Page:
Randy Evans's blog

Is it right to treat big whales differently?

On a late summer afternoon in Bloomfield 40 years ago, the people of Iowa learned about an unofficial government principle we have seen repeated in recent weeks.

Although this has played out in various ways through the years, it ultimately comes down to the same concept: If your problem is large enough, government will step in and lend you a helping hand. But if government decides yours is not a big problem, you probably will have to fend for yourself.

And we wonder why many Americans are disenchanted with government and its sense of fairness these days.

Iowa out of step on access to police video

Every few months, someone is killed or injured by police somewhere in the United States under circumstances that lead to inevitable questions about what exactly occurred.

Typically, answers come when video from the law officers’ squad car cameras or their uniform cameras is made public. Each time this occurs, there are two inescapable conclusions:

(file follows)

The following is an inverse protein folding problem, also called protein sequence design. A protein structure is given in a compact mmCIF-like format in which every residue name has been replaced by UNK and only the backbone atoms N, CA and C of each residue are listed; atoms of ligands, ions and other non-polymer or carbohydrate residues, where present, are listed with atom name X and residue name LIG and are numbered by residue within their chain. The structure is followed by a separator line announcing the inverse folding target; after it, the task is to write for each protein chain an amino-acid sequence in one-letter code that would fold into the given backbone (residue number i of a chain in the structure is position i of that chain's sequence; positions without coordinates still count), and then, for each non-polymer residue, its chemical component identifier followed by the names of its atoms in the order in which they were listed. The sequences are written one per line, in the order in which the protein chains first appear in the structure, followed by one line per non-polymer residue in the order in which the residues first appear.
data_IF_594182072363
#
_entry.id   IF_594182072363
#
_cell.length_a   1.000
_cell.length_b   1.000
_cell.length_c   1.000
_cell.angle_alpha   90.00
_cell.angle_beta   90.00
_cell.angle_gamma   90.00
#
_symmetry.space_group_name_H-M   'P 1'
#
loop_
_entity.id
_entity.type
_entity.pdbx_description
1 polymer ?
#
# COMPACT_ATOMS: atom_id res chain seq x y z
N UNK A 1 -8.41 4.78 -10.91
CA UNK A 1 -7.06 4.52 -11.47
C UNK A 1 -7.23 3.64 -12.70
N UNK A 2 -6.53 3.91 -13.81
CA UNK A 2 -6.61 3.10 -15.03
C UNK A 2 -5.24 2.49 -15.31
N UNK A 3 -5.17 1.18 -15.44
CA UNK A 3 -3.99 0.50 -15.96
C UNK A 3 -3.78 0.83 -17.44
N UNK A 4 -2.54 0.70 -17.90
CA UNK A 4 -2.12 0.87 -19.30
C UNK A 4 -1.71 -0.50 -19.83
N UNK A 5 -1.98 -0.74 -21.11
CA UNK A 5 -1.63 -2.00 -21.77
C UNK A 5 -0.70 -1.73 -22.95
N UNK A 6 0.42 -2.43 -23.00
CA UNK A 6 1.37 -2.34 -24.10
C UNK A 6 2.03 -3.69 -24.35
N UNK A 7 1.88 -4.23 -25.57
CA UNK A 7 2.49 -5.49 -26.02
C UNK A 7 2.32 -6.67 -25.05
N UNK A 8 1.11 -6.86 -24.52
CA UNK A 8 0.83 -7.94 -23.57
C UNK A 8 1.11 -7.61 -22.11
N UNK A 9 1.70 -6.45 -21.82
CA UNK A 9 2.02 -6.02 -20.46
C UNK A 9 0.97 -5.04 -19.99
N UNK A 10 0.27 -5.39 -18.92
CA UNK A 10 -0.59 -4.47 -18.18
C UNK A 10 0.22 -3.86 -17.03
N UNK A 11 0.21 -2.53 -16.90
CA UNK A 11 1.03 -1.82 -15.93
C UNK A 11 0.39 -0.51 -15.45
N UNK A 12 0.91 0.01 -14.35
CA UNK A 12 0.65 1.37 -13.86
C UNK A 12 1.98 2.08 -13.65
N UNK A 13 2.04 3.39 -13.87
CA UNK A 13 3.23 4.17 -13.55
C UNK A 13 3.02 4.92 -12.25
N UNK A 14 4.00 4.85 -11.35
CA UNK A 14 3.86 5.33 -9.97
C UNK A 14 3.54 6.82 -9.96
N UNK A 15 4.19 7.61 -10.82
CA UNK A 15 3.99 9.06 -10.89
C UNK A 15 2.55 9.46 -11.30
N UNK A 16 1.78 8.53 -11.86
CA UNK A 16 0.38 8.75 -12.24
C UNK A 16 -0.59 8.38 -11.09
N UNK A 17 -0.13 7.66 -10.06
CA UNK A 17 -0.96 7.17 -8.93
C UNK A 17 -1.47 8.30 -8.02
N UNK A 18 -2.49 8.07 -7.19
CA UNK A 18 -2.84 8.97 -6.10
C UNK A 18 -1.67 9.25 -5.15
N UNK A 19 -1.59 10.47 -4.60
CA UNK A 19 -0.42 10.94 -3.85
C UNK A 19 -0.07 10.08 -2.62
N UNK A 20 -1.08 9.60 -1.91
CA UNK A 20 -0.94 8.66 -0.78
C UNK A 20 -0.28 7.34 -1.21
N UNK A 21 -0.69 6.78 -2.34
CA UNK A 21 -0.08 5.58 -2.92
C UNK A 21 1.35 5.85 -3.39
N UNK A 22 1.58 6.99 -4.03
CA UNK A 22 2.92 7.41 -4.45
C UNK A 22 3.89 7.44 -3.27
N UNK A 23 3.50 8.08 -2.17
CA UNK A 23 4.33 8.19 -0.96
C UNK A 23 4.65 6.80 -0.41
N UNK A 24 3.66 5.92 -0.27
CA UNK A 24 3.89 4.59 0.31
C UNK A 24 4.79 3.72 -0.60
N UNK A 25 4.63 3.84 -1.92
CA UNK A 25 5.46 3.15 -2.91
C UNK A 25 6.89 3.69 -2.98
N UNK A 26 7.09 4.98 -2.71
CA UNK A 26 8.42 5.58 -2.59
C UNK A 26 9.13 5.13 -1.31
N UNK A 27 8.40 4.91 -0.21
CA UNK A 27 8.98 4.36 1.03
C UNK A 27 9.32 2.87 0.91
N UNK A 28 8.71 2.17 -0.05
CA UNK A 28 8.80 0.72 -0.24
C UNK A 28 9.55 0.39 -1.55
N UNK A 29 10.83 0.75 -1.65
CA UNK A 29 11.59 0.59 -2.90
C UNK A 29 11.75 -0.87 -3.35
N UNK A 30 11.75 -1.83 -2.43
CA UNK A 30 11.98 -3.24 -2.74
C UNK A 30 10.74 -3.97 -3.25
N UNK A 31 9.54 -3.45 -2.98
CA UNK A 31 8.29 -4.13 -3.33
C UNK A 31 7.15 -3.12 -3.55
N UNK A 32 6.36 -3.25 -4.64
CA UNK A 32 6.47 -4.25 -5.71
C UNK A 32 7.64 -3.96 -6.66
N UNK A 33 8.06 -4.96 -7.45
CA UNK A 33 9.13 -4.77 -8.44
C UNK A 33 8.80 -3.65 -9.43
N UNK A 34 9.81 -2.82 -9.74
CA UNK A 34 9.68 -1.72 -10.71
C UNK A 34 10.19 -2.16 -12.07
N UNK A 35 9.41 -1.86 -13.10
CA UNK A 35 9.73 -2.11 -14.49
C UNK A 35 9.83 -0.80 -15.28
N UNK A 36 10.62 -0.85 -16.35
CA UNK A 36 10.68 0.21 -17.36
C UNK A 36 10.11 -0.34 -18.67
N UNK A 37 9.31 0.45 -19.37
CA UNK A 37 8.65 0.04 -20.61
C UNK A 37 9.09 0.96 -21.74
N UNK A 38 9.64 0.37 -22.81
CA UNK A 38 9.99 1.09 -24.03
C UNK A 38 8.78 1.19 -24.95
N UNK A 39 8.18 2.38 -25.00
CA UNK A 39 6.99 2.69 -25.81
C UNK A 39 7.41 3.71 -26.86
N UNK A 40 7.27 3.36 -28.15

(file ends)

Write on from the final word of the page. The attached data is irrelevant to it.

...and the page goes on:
First, police in most states realize it is their obligation to release this video. They know that public faith and respect for law officers will suffer if citizens and journalists are prevented from viewing the footage, especially when an incident results in death or injury, most notably when the person was not armed.

And second, each time such video is released somewhere in the United States, it becomes obvious Iowa is out of step with most other states — because in Iowa, law enforcement agencies and government attorneys insist the video must forever remain off-limits because it is part of a confidential investigative file.

This insistence on secrecy harms public trust and respect for Iowa law enforcement.

A rural school teaches lessons on governing

By Randy Evans

There is an interesting study in contrasts playing out right now in Iowa.

One example comes from the Davis County School District in Bloomfield. It is the 96th-largest of Iowa’s 328 public districts, with an enrollment of 1,150 students.